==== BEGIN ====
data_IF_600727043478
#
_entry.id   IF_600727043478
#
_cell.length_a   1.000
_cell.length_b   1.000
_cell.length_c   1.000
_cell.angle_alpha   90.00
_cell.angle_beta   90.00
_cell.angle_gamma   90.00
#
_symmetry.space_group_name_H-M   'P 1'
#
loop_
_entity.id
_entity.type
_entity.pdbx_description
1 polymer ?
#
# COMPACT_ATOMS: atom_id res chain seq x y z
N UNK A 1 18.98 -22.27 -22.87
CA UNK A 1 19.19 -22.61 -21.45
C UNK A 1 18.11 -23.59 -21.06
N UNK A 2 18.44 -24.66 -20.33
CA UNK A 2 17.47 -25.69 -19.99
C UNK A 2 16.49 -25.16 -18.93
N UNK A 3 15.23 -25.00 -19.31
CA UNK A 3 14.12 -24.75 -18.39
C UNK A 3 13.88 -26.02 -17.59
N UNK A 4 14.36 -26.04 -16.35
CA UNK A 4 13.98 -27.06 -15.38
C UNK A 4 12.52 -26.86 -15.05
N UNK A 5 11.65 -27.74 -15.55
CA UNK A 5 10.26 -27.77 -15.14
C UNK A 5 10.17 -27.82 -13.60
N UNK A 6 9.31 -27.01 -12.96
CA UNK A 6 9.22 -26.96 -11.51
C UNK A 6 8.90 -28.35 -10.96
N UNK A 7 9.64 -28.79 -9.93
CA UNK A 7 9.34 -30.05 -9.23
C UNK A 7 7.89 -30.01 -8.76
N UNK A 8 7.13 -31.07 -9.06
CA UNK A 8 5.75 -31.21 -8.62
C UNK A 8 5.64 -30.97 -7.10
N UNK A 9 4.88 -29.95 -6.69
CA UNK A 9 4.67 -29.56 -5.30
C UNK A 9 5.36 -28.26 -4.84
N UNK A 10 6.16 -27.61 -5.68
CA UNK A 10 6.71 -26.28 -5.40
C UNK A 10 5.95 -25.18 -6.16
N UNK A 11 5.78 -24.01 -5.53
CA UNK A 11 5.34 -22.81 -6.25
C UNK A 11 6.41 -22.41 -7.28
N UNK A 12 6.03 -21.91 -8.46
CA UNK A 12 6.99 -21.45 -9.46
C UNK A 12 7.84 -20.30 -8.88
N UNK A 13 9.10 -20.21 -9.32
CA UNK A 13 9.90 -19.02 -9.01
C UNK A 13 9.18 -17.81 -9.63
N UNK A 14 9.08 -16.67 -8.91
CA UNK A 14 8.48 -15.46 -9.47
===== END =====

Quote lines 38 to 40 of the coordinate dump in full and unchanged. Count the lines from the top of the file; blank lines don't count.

C UNK A 6 8.90 -28.35 -10.96
N UNK A 7 9.64 -28.79 -9.93
CA UNK A 7 9.34 -30.05 -9.23